Mayor Tom Henry, schoolchildren, residents and businesses from the Edsall Avenue area celebrated the reopening of the bridge on that street after four years.
Fort Wayne City Council and city staff celebrated Sept. 16 the reopening of the bridge, which affected access to the neighborhood, Adams Elementary and businesses. Nearly 1,700 residents, along with 101 businesses and 10 churches are located within a half-mile of the Edsall bridge, according to a city statement.
“The closure created a challenge for our school family and students. We have many students that used the bridge to get to school from neighborhoods north of the railroad tracks,” Allison Holland, principal of Adams Elementary, said in the city statement. “The new bridge makes getting to and from school easier, and we appreciate the safety features of a barrier protecting walkers from cars and trucks.”
The county’s bridges had weight limits of 4-14 tons, with Edsall’s being on the lowest end in 2015 when the bridge was closed July 30, 2015. At that time, 2,000 vehicles a day crossed it.
The new bridge has no load restrictions, according to Frank Suarez, public works and city utilities spokesman.
“Prior to (the Allen County Highway Department) closing the bridge, it had load restrictions and then the steel beams deteriorated to the point where it was closed completely in July of 2015,” Suarez said.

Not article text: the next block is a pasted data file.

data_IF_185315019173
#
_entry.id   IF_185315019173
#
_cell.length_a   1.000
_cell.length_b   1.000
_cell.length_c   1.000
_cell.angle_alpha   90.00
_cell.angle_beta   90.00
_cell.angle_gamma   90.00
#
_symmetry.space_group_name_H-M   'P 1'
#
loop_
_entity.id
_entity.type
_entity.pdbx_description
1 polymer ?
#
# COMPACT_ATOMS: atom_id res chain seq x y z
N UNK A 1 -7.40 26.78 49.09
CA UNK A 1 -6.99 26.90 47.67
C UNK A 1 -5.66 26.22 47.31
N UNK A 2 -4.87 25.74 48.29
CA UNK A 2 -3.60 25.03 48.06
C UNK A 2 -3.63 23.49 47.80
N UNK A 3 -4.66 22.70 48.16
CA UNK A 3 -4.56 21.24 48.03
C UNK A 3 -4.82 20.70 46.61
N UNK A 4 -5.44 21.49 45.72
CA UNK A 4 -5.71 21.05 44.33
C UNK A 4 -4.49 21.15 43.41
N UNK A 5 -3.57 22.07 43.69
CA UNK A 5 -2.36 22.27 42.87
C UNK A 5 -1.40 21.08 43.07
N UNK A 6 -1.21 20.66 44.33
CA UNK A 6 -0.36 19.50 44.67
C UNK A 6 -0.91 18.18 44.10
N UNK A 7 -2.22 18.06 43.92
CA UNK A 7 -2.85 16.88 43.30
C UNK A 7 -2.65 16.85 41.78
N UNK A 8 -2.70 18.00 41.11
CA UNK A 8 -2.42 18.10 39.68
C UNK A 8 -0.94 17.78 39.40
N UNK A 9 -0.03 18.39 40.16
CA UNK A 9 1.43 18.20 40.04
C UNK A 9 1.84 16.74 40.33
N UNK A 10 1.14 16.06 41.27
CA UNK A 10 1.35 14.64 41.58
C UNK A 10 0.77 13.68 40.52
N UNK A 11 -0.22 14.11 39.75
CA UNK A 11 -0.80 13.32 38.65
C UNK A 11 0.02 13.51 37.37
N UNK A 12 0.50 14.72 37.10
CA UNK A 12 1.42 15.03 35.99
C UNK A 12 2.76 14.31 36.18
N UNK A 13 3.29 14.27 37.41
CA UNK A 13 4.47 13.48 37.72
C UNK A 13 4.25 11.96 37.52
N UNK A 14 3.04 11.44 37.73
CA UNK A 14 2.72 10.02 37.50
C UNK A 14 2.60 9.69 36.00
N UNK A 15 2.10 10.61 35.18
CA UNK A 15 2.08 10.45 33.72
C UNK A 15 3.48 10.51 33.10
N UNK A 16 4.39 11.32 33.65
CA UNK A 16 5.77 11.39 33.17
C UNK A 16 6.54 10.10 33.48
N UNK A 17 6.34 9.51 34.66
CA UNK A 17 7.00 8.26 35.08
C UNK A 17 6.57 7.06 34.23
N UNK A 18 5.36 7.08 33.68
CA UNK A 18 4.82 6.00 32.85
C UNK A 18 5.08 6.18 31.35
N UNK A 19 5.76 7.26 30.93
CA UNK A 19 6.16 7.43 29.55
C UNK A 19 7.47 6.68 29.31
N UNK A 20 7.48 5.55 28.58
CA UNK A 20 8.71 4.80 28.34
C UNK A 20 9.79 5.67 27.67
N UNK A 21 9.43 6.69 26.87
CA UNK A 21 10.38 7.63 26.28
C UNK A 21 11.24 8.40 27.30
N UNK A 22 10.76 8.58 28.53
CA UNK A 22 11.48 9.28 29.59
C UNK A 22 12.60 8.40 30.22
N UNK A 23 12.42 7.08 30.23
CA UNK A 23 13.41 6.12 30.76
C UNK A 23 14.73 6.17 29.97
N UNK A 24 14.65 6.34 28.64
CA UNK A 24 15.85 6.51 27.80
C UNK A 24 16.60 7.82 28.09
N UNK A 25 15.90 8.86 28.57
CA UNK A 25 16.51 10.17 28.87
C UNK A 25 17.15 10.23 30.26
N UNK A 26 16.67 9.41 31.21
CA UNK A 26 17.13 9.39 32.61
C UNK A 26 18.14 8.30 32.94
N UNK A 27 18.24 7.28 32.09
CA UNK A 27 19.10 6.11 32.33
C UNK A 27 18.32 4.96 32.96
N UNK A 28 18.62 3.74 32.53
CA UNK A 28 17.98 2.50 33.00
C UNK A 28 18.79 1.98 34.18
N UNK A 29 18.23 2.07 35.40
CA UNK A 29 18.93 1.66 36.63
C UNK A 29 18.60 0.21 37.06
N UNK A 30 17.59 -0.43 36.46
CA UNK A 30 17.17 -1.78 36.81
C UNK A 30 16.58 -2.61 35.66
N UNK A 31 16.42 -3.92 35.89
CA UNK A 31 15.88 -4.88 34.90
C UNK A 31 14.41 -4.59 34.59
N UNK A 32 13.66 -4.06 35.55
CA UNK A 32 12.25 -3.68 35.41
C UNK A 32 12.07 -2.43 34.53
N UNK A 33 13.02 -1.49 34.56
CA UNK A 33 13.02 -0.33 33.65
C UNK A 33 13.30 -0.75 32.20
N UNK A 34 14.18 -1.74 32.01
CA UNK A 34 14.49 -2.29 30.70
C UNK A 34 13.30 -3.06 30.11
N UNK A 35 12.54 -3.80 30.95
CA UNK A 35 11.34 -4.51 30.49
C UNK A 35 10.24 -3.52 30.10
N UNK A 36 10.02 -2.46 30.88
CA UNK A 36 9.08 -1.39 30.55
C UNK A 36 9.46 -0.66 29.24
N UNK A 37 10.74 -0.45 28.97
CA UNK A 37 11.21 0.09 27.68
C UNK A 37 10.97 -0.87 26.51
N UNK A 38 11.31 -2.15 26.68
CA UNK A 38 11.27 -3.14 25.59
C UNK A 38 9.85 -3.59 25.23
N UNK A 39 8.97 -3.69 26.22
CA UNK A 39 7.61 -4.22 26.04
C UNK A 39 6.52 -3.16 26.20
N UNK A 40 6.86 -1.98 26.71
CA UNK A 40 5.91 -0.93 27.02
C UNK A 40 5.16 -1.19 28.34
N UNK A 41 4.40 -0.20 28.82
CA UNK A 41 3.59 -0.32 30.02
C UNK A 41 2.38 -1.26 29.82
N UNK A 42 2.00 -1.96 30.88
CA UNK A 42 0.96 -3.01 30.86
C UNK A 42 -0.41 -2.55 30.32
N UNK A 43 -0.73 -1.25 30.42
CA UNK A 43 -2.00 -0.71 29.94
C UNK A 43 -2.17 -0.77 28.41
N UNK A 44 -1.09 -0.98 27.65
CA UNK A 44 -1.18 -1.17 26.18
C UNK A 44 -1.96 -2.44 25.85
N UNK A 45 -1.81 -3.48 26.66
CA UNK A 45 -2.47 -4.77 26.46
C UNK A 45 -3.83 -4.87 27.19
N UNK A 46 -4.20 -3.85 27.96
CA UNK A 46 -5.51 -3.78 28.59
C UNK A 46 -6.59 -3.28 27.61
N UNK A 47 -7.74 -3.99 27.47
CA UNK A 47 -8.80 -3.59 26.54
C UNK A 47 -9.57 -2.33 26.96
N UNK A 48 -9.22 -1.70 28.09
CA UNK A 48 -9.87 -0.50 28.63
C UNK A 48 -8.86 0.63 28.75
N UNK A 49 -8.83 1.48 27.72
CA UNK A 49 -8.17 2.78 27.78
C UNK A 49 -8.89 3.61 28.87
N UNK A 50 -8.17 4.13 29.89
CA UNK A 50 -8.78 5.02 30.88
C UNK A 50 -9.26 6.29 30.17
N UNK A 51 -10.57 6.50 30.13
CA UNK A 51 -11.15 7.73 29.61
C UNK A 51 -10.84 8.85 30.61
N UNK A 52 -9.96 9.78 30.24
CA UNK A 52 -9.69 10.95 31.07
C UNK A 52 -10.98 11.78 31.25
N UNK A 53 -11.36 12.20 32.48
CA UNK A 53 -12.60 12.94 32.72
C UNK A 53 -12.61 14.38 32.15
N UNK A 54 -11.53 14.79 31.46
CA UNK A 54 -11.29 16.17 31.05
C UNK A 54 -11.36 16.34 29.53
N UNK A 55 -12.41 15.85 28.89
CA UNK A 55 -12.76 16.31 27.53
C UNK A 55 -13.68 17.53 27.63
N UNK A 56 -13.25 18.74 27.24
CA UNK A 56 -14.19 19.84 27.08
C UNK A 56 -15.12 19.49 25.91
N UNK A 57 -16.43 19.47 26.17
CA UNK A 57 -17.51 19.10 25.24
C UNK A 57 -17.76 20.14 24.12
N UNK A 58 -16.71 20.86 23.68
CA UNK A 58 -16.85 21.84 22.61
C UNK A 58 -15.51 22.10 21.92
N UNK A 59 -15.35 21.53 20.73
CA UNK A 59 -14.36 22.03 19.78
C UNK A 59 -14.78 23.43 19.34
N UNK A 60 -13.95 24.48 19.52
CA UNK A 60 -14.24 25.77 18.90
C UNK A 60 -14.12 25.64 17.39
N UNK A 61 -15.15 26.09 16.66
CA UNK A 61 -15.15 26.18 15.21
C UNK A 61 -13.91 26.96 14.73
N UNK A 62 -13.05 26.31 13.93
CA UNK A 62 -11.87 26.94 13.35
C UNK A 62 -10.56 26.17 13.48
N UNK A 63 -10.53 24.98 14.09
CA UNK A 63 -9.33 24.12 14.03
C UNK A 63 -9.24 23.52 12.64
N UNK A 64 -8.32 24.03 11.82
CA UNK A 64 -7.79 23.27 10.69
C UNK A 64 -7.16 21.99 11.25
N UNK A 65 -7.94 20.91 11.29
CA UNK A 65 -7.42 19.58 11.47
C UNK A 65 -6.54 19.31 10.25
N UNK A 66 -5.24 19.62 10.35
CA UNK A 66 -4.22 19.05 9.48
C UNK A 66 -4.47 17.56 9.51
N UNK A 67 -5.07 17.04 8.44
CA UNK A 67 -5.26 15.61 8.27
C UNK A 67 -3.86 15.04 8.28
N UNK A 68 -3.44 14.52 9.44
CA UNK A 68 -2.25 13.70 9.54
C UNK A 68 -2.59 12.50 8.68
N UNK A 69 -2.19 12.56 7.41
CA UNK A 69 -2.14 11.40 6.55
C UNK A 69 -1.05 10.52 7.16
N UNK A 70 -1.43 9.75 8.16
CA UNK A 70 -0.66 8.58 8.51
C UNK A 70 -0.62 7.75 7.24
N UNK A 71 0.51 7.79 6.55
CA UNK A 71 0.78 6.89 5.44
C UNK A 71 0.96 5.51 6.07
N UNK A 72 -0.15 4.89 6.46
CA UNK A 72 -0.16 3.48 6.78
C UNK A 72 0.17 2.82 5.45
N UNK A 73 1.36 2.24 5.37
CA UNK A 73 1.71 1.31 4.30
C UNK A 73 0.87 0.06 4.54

The bridge construction was $2.1 million with funds coming from the bridge fund.
“Making infrastructure enhancements positions our community for current and future growth and success,” Henry said in the city’s statement.
The bridge is located near the merger of Washington and Maumee avenues by Memorial Park and crosses Norfolk Southern railroad tracks.
In 2017, the city of Fort Wayne assumed maintenance duties of bridges in city limits, and the bridge on Edsall Avenue became a top priority for replacement, according to the city. Since 2017, the city has completed three bridge reconstructions with this being one of the first tracked from design to completion.